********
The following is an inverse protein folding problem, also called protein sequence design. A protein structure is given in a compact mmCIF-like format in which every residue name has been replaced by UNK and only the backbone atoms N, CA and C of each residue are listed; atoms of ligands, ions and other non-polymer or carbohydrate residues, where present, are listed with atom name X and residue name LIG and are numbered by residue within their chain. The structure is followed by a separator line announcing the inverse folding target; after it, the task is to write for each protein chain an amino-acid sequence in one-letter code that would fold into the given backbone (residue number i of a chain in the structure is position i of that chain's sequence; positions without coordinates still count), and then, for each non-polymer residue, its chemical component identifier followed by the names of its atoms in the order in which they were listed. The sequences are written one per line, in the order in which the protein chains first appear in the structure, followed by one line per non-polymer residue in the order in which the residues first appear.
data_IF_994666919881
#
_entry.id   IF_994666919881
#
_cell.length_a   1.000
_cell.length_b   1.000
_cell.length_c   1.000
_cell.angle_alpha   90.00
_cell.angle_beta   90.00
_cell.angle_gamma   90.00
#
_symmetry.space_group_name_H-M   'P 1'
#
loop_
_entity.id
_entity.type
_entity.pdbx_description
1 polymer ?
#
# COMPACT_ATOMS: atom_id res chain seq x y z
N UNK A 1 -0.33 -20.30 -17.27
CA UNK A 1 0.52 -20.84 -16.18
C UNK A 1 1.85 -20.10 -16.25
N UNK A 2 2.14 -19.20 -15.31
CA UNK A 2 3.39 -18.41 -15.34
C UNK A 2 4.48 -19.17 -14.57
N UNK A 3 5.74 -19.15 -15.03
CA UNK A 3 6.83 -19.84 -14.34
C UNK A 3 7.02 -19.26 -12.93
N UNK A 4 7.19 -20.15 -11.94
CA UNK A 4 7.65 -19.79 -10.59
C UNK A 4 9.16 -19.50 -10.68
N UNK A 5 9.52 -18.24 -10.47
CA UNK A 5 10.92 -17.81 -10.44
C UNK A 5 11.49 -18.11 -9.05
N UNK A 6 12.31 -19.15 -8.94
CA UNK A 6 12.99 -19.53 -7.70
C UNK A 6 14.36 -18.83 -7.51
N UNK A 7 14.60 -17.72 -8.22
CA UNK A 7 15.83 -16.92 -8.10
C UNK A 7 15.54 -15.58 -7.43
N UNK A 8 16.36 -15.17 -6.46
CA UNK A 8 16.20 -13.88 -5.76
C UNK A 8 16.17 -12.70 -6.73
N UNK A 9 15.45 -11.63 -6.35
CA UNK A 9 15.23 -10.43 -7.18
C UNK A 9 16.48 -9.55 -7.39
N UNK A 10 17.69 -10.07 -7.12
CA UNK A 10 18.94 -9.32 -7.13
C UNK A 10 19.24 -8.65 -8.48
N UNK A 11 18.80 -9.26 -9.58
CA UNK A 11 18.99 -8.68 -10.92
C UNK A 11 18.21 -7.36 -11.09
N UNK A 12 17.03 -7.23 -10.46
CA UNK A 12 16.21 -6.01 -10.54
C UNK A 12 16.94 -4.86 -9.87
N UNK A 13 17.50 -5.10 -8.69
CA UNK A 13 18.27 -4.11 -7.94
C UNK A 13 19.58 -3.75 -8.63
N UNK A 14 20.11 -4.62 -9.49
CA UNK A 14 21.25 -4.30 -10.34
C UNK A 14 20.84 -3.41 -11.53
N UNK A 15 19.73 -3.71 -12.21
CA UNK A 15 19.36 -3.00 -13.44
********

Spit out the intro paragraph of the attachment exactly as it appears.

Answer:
The following is an inverse protein folding problem, also called protein sequence design. A protein structure is given in a compact mmCIF-like format in which every residue name has been replaced by UNK and only the backbone atoms N, CA and C of each residue are listed; atoms of ligands, ions and other non-polymer or carbohydrate residues, where present, are listed with atom name X and residue name LIG and are numbered by residue within their chain. The structure is followed by a separator line announcing the inverse folding target; after it, the task is to write for each protein chain an amino-acid sequence in one-letter code that would fold into the given backbone (residue number i of a chain in the structure is position i of that chain's sequence; positions without coordinates still count), and then, for each non-polymer residue, its chemical component identifier followed by the names of its atoms in the order in which they were listed. The sequences are written one per line, in the order in which the protein chains first appear in the structure, followed by one line per non-polymer residue in the order in which the residues first appear.